Many artists use a long-player as a way of stretching their legs into totally new sounds. There is a pressure to do more than on a 12”, to show a different side, to prove your worth. Often that takes the form of trite ambient tracks or overly elaborate synth work. “I totally agree,” says Jordon. “Someone just holding down a key and it all feels a little bit unnecessary. I was much more leaning towards wanting to showcase all my influences and show where I’m going in the future.”

 

“I would always rather listen to a good banger than some beautiful electronic piece. That’s just the way my brain works"

Over the years, Jordon has mastered the art of making a good banger. Though they might not get the critical acclaim of more heady sounds, they are no easier to perfect. Thankfully, he has not shied away from that signature high-energy style on the album. “I would always rather listen to a good banger than some beautiful electronic piece,” he says. “That’s just the way my brain works.”

On the album, a perfect balance is struck. The tracks — a crisp, potent, eclectic melange of garage, breaks, house, jungle and rave — are not all-out for the dancefloor, but they do pack a punch both physically and emotionally. That nuance can be from Nia Archive’s neo-soul vocals, the poignant bars of Novelist and D Double E, or Mall Grab’s own meaningful melodies. His own singing also appears on two tracks, partly as a way to “kick some stuff out of my head” and party because he couldn’t find the samples he wanted. “I’m really curious to see how people take it,” he says.

One of the tracks he sings on is ‘Lost In Harajuku’. It has a hyper-real feel, with super polished beats and melodies that glow like neon signs in a high-rise future metropolis. Unsurprisingly, then, it was written in a Tokyo hotel room, on GarageBand. “I wanted to write a song that was about how I felt when I was in Japan, because I really love Japan. It’s one of my favourite places in the world. They have a respect for craftsmanship and culture and do everything so well.”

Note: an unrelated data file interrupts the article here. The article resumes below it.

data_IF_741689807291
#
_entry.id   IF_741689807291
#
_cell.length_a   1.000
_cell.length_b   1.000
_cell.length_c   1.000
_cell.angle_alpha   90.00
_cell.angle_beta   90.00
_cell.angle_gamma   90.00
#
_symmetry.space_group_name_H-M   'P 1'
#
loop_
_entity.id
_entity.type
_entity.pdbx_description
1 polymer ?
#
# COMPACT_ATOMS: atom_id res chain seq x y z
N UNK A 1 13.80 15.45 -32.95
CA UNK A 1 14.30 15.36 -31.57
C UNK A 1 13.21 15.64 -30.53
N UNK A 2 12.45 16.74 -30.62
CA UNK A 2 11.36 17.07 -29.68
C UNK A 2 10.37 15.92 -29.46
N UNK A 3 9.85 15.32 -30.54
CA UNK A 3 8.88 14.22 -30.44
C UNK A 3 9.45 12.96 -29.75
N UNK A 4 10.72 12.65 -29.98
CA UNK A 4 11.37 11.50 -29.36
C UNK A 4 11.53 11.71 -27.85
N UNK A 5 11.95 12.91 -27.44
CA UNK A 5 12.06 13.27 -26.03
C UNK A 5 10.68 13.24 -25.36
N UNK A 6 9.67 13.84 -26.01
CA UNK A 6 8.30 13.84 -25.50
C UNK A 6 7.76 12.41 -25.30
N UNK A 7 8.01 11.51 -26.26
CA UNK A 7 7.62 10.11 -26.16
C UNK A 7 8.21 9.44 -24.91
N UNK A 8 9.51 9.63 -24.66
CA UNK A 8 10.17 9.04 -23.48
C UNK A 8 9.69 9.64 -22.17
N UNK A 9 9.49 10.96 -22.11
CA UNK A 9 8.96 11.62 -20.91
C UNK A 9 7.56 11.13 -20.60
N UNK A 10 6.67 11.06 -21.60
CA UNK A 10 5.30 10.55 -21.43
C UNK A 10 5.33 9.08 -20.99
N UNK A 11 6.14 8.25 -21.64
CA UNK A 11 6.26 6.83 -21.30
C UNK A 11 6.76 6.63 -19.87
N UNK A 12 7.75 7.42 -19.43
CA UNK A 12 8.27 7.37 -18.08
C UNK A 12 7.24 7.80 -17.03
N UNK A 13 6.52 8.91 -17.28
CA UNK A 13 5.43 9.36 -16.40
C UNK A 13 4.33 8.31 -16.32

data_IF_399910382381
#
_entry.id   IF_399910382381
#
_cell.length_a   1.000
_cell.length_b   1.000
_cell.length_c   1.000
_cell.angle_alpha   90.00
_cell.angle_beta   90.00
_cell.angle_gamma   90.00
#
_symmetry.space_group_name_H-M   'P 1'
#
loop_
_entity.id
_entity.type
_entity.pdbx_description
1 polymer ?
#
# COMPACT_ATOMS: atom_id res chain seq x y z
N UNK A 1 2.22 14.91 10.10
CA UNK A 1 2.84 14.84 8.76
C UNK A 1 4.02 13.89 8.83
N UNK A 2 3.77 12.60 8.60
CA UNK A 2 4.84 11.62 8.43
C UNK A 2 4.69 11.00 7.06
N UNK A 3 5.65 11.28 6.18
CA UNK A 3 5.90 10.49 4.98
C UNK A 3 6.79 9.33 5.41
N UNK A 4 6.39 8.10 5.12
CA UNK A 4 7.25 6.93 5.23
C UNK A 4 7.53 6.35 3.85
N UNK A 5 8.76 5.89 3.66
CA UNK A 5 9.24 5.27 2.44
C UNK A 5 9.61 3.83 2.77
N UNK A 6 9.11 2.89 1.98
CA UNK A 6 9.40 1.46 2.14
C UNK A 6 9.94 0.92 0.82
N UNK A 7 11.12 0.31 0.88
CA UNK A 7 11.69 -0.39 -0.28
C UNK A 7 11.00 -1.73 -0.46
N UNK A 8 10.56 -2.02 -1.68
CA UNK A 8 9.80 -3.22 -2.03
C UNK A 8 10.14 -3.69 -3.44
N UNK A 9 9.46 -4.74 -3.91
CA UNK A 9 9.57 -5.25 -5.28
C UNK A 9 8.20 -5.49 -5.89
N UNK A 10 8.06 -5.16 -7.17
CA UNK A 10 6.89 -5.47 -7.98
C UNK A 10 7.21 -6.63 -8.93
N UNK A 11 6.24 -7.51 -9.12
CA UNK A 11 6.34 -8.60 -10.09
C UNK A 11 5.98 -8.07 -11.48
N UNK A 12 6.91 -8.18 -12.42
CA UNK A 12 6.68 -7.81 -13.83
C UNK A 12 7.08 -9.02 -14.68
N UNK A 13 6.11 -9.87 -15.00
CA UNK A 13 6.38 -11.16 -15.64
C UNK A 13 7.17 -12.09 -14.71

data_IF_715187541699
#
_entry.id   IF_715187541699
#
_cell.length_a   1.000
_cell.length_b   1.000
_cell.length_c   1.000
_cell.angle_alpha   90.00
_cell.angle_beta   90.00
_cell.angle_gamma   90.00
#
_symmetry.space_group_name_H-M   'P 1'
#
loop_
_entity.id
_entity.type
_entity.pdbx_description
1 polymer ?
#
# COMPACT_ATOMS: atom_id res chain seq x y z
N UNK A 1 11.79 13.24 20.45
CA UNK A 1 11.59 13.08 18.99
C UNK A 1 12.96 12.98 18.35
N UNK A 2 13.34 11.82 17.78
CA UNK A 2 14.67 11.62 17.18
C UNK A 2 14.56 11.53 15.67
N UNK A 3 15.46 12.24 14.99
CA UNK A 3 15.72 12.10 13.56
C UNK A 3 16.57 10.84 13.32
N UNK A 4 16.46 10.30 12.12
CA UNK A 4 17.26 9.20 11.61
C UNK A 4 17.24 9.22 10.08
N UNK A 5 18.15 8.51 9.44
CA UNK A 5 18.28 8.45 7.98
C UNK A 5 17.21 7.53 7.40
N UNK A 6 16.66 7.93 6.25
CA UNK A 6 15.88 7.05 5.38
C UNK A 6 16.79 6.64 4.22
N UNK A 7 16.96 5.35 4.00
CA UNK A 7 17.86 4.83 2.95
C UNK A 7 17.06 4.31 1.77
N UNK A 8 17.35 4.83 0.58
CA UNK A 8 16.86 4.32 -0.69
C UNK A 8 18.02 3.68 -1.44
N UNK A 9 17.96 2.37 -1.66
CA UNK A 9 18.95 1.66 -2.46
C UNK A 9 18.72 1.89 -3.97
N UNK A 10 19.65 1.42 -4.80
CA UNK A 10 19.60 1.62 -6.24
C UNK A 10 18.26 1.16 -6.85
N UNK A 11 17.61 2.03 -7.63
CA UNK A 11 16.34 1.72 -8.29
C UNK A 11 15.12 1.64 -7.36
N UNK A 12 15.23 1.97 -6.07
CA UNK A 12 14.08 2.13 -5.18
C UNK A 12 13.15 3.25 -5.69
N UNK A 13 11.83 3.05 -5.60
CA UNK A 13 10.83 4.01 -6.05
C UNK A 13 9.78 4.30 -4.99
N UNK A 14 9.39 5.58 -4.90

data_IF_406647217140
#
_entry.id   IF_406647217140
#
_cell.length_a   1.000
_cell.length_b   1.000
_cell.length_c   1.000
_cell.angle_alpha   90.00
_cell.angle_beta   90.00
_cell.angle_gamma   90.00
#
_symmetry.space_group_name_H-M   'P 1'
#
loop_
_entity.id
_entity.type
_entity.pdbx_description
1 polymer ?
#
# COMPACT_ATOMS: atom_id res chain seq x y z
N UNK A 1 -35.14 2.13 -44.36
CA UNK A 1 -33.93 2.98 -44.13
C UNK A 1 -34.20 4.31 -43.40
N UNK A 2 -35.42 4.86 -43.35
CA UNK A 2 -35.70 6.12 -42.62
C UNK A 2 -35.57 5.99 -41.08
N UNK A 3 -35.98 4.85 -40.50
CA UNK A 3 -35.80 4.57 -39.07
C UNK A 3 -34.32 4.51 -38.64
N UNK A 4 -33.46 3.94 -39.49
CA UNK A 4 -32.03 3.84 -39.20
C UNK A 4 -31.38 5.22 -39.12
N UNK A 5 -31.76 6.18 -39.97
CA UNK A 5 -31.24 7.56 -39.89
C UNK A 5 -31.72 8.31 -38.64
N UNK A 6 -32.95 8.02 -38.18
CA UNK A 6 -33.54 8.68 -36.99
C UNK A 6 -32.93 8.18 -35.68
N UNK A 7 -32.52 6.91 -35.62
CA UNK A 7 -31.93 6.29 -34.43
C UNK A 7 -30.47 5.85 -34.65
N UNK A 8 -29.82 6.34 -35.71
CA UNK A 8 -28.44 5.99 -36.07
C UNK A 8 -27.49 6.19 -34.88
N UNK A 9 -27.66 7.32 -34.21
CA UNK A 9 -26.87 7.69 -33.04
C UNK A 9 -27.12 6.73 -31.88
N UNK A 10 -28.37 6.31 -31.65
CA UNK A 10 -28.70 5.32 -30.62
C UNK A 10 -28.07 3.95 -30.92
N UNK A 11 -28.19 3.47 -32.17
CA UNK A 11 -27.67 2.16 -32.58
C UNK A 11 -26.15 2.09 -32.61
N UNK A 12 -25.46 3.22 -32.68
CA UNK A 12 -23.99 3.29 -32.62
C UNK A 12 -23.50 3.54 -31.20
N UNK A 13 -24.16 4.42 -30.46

Clothes are one thing in particular he always picks up when he’s in Japan. “Mainly old stuff,” he says. “They take such good care over there. And they’re all in the consignment stores and relatively well priced. They just know what they’re doing and that’s why all the Japanese designers are the ones who lead the modern fashion industry.”

In fact, flipping these clothes became a way to supplement his DJ income in the early days and is something he still does. Packaging and shipping stuff off, along with “menial stuff like scrolling social media” are some of the distractions that can take him away from doing things he should be doing. For that reason, he enjoys starting his days early so that if he does get distracted he still has time to get back to his to-do list. That’s why our call begins at the record-for-a-DJ time of 9:30am.

“Fuck!” he cuts in at 10:39am. “I actually had a house viewing at 10:30.” He’s looking to buy a place, maybe with a backyard, hopefully for a dog “when I’ve slowed down”. Given the list of works in progress he reels off — a mixtape with rappers, a second album, a side-project with his guitar, and reigniting his passion for DJing now he is sober — that still seems a long way off.

Kristan J Caryl is a freelance writer. Follow him on Twitter